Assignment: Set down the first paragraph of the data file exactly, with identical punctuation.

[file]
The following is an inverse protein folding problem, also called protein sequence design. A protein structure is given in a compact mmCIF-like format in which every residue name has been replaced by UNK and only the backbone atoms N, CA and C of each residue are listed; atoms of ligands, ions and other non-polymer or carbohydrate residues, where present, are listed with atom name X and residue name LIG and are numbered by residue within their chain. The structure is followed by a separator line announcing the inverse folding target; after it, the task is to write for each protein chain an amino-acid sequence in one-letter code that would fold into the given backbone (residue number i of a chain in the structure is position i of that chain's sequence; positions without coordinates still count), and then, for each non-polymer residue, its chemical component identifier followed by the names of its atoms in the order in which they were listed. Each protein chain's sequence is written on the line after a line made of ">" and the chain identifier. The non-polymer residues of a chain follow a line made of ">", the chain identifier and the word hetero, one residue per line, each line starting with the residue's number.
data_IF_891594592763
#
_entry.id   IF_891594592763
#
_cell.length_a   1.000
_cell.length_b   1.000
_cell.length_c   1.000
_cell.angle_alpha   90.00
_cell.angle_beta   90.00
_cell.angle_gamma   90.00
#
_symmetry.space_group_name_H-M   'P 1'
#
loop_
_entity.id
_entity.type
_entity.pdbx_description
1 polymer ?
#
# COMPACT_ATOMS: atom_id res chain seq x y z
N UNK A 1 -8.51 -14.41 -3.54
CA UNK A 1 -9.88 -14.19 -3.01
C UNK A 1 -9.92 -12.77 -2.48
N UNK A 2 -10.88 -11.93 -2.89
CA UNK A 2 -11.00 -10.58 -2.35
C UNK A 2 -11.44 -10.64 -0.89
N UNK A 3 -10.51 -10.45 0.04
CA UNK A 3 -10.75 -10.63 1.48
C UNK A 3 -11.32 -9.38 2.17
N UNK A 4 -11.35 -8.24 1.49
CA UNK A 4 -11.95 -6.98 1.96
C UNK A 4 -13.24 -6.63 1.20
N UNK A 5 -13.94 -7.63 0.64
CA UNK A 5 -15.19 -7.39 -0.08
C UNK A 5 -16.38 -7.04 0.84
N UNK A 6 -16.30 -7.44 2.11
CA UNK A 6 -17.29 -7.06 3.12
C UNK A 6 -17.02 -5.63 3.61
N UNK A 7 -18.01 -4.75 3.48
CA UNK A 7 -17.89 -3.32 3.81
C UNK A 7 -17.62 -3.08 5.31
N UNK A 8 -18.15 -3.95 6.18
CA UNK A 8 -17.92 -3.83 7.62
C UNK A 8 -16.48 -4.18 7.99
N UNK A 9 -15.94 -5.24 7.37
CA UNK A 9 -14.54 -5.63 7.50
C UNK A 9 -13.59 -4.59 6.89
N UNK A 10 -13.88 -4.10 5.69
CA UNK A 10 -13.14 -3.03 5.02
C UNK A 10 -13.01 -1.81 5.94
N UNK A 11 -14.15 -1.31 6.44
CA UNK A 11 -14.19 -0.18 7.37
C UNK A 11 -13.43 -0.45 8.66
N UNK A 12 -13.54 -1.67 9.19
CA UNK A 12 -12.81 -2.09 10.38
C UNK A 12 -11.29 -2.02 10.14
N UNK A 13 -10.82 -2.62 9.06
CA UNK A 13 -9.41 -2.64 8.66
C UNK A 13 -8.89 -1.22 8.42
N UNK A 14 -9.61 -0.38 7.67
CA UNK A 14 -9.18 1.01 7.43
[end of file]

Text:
The following is an inverse protein folding problem, also called protein sequence design. A protein structure is given in a compact mmCIF-like format in which every residue name has been replaced by UNK and only the backbone atoms N, CA and C of each residue are listed; atoms of ligands, ions and other non-polymer or carbohydrate residues, where present, are listed with atom name X and residue name LIG and are numbered by residue within their chain. The structure is followed by a separator line announcing the inverse folding target; after it, the task is to write for each protein chain an amino-acid sequence in one-letter code that would fold into the given backbone (residue number i of a chain in the structure is position i of that chain's sequence; positions without coordinates still count), and then, for each non-polymer residue, its chemical component identifier followed by the names of its atoms in the order in which they were listed. Each protein chain's sequence is written on the line after a line made of ">" and the chain identifier. The non-polymer residues of a chain follow a line made of ">", the chain identifier and the word hetero, one residue per line, each line starting with the residue's number.